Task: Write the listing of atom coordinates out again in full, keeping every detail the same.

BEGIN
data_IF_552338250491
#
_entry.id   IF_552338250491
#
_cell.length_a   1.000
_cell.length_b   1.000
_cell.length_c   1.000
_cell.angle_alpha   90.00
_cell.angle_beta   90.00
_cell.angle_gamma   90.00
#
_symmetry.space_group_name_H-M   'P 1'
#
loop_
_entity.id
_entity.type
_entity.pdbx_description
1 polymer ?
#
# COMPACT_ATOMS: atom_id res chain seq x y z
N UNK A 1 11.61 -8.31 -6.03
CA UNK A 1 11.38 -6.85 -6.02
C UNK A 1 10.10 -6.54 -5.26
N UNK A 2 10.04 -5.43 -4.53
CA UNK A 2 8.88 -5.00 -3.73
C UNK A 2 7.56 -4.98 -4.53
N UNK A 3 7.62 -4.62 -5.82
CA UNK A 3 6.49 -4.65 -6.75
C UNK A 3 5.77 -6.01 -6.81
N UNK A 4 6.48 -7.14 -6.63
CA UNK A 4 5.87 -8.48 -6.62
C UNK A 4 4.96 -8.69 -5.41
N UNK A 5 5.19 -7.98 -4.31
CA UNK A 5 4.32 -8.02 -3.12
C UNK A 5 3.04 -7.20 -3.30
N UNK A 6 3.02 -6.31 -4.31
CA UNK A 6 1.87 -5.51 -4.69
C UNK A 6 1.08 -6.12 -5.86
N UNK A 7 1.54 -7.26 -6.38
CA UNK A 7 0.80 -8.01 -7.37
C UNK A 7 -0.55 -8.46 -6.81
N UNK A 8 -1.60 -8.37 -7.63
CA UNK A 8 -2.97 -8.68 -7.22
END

data_IF_552338250491
#
_entry.id   IF_552338250491
#
_cell.length_a   1.000
_cell.length_b   1.000
_cell.length_c   1.000
_cell.angle_alpha   90.00
_cell.angle_beta   90.00
_cell.angle_gamma   90.00
#
_symmetry.space_group_name_H-M   'P 1'
#
loop_
_entity.id
_entity.type
_entity.pdbx_description
1 polymer ?
#
# COMPACT_ATOMS: atom_id res chain seq x y z
N UNK A 1 11.61 -8.31 -6.03
CA UNK A 1 11.38 -6.85 -6.02
C UNK A 1 10.10 -6.54 -5.26
N UNK A 2 10.04 -5.43 -4.53
CA UNK A 2 8.88 -5.00 -3.73
C UNK A 2 7.56 -4.98 -4.53
N UNK A 3 7.62 -4.62 -5.82
CA UNK A 3 6.49 -4.65 -6.75
C UNK A 3 5.77 -6.01 -6.81
N UNK A 4 6.48 -7.14 -6.63
CA UNK A 4 5.87 -8.48 -6.62
C UNK A 4 4.96 -8.69 -5.41
N UNK A 5 5.19 -7.98 -4.31
CA UNK A 5 4.32 -8.02 -3.12
C UNK A 5 3.04 -7.20 -3.30
N UNK A 6 3.02 -6.31 -4.31
CA UNK A 6 1.87 -5.51 -4.69
C UNK A 6 1.08 -6.12 -5.86
N UNK A 7 1.54 -7.26 -6.38
CA UNK A 7 0.80 -8.01 -7.37
C UNK A 7 -0.55 -8.46 -6.81
N UNK A 8 -1.60 -8.37 -7.63
CA UNK A 8 -2.97 -8.68 -7.22